I’d not been to a non-seated gig at the venue before, so it was a pleasant surprise. Yes, there were seats available in the balcony, but any gig of this type just seems a bit more ‘rock and roll’ if it’s standing only doesn’t it?
To compliment that, Johnny Marr brought along his impressive full light show as well, guaranteeing a great atmosphere. As might be expected, the large crowd seemed to mostly consist of original fans of The Smiths, plus some younger, more recent converts.
This was only the third date of a tour that will take the band across the UK, USA and Australia, but they were already firing on all cylinders.
Opening with the title track of his new album ‘Playland’, Johnny Marr split the 90 minute set between both ‘Playland’ and his previous solo offering, ‘The Messenger’. And much to the obvious delight of the crowd, he also managed to squeeze in several songs from The Smiths repertoire too and even a cover of Iggy Pop’s ‘Lust for Life’ for good measure.
Naturally enough, it was those songs of The Smiths that got the best reaction during the gig. Coming as they did at regular intervals, they kept the momentum going for those maybe less familiar with Johnny Marr’s solo work. Not that that was needed though, as this was an impressive performance and the band seemed to grow in stature as the evening progressed.
Stand out tracks were the new single ‘Easy Money’, ‘Bigmouth Strikes Again’ which got a big reaction and a rocked-up version of ‘Getting Away With It’, a song originally recorded back in the late 1980’s as Electronic, with New Order’s Bernard Sumner on vocals.
But the song that really stood out for me was the final track of the ‘normal’ set, The Smiths’ ‘There Is a Light That Never Goes Out’. This was partly due to the sing-a-long by the audience of the song’s lyrics. Hearing an audience sing, pretty much as one, about getting hit by a ten ton truck and a double-decker bus, was really rather surreal.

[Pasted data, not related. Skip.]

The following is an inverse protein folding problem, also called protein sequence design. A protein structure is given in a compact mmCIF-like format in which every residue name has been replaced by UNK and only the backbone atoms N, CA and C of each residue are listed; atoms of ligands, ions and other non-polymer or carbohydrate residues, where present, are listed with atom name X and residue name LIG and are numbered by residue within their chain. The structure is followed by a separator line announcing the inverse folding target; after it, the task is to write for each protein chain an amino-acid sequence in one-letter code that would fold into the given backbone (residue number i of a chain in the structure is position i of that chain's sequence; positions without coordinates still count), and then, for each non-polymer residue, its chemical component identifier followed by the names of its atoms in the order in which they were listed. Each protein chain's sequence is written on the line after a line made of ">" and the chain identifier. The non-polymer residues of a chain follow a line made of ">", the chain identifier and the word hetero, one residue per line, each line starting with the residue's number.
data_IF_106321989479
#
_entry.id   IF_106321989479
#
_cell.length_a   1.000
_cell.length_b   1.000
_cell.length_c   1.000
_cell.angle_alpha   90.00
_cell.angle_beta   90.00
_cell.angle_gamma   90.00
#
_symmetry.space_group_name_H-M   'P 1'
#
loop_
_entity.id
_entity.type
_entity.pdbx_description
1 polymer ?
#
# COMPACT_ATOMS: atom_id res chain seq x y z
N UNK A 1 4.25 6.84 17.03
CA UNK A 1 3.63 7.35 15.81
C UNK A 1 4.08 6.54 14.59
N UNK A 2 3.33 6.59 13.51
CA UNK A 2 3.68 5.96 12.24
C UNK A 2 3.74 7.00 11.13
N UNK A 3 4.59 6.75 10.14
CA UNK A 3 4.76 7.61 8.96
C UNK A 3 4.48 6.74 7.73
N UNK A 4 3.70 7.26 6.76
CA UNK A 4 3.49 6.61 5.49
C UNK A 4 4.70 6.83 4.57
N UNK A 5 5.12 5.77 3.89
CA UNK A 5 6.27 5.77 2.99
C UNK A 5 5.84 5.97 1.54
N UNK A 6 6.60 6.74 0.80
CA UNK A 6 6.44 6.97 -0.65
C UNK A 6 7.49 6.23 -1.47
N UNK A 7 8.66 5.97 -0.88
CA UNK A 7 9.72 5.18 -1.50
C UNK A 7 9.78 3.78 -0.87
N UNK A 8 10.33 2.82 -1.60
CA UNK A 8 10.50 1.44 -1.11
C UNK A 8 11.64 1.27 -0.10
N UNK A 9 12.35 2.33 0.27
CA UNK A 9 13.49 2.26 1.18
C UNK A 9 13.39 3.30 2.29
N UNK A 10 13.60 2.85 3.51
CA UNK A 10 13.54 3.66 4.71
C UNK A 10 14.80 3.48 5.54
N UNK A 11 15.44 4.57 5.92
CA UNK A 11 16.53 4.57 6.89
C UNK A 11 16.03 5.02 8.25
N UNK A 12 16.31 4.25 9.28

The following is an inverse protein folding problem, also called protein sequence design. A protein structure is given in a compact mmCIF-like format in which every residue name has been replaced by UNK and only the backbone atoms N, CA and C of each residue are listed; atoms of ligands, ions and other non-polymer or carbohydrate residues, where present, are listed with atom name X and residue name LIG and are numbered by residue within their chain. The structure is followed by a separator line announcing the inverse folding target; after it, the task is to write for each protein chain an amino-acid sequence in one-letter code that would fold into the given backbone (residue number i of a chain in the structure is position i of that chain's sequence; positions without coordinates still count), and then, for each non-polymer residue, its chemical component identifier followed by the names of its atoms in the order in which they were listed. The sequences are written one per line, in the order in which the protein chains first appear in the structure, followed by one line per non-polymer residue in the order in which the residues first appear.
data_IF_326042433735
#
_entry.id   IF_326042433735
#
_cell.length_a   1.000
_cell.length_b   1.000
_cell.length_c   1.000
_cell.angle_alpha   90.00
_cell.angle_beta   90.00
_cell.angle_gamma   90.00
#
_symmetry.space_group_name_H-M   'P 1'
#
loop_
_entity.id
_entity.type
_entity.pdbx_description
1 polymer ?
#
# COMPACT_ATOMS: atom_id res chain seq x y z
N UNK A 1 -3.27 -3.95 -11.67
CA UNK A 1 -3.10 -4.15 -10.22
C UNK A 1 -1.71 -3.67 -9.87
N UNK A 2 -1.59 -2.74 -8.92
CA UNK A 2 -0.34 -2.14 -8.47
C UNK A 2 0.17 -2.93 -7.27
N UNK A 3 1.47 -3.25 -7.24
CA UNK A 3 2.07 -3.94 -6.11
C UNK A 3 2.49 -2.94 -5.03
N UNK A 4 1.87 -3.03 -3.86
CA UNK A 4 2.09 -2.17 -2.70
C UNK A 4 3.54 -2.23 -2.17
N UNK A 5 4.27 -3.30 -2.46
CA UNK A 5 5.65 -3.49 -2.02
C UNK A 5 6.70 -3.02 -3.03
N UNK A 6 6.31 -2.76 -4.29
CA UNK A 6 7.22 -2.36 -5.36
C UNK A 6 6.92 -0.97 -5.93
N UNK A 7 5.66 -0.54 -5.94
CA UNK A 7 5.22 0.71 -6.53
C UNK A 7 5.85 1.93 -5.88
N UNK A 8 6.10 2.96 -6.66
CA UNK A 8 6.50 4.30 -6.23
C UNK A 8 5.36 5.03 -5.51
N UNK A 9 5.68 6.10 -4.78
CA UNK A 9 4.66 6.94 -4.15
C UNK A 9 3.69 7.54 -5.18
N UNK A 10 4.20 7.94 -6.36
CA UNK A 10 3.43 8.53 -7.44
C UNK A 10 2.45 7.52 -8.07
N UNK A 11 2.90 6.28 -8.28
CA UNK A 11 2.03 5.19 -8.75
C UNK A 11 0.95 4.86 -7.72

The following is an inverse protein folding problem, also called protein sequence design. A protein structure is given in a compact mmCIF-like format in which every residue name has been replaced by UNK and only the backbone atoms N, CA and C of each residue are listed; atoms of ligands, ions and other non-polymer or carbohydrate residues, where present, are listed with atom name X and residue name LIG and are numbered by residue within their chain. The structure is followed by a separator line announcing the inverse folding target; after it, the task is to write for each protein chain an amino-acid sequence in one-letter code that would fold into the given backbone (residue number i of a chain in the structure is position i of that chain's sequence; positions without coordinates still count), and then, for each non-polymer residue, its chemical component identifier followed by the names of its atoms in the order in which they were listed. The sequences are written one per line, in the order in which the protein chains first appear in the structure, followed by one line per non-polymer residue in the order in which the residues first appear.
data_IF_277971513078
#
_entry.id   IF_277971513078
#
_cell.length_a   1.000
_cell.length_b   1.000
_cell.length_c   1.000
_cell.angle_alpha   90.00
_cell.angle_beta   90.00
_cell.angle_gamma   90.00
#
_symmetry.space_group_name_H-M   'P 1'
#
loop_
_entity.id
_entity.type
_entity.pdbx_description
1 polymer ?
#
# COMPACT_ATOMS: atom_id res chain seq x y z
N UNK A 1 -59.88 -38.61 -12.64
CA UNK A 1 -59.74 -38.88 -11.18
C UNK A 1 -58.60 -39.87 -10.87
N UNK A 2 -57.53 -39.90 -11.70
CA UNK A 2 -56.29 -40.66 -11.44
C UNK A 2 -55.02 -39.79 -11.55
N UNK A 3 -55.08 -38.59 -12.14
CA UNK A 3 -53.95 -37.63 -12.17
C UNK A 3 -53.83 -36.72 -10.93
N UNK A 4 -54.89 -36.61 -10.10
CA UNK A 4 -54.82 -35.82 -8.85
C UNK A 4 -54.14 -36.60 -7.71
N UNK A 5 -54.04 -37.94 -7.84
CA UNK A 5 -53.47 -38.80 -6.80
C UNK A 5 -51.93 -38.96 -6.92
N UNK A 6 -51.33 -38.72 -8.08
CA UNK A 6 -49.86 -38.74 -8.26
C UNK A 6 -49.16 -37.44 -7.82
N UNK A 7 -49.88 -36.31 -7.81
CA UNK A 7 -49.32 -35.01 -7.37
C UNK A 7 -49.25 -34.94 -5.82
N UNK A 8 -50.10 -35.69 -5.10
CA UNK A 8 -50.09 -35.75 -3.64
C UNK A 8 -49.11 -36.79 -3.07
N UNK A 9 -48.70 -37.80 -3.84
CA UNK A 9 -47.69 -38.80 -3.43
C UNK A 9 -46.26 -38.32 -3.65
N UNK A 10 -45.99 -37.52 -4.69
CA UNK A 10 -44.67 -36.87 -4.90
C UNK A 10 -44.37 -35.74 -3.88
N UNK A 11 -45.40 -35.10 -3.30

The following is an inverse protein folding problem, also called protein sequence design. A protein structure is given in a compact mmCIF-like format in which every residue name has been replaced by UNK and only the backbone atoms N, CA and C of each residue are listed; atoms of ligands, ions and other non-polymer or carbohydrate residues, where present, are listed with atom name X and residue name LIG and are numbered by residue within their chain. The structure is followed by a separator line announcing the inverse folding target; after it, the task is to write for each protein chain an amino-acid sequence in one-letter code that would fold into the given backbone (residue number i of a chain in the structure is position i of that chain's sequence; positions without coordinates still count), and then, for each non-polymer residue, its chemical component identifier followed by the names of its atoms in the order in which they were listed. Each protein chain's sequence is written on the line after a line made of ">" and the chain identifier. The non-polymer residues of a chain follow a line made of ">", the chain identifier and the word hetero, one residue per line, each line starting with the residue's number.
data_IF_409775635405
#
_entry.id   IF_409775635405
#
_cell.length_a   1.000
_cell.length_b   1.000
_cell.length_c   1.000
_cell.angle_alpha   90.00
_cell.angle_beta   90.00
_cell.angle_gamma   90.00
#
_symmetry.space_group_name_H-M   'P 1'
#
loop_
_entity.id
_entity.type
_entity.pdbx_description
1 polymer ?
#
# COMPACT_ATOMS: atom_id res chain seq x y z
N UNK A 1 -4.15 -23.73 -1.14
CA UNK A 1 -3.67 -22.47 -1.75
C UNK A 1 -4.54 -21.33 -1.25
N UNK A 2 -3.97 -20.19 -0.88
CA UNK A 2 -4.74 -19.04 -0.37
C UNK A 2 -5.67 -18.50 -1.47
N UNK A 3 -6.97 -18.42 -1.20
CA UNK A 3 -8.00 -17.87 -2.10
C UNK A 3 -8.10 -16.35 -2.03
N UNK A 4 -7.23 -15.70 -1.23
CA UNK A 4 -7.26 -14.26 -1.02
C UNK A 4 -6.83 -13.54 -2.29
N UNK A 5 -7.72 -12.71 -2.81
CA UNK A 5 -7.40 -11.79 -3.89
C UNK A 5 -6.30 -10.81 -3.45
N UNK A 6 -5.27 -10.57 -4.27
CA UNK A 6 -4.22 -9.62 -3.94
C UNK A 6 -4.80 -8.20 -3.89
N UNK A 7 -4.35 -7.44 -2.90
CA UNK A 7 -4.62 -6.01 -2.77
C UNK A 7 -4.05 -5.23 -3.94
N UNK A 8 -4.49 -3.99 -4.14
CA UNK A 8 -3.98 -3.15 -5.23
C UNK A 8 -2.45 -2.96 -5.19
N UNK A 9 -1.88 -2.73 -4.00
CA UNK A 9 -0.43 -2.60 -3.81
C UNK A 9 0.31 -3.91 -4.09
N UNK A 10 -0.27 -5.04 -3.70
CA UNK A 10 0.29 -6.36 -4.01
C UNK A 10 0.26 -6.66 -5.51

The final song of the night, ‘How Soon Is Now’, was pretty special too. It’s one of those songs that made many people sit up and listen when they first heard it back in 1985. So much so that a friend of mine, who was at this gig, told me how he’d first heard the song blasting out from a bedroom window and had felt compelled to stand and listen, until the song finished. He then shouted up to the window to ask who the song was by, thankfully the answer was forthcoming. Yes, for those who are unaware, it really is that kind of song.
I was never lucky enough to have seen The Smiths live, but this was a gig that made me wish that I had. It was probably the closest I’ll ever get to doing that too. That is not to downplay this gig and this band in any way at all. Johnny Marr’s band were excellent and the man himself is still one hell of a guitar player. His distinctive style and sound came across really well, partly due to the great sound quality.
I’m sure there were many musicians and especially guitarists in the crowd, straining to see what he was playing and how and no doubt wishing that they could play in the same way themselves. If I were a guitarist, I know I would.
So, all in all a very good gig, by a very good band. I wasn’t alone in thinking the same either, judging by the reaction of the crowd. And seeing the band’s soundman bopping away at his mixing desk, was a vote of confidence too.
It all begs the question, who needs to travel all the way to Brighton, or even London, when you have gig’s of this quality on your doorstep?
Let’s hope that the De La Warr Pavilion will bring us more of the same over the coming months. I have a feeling they will.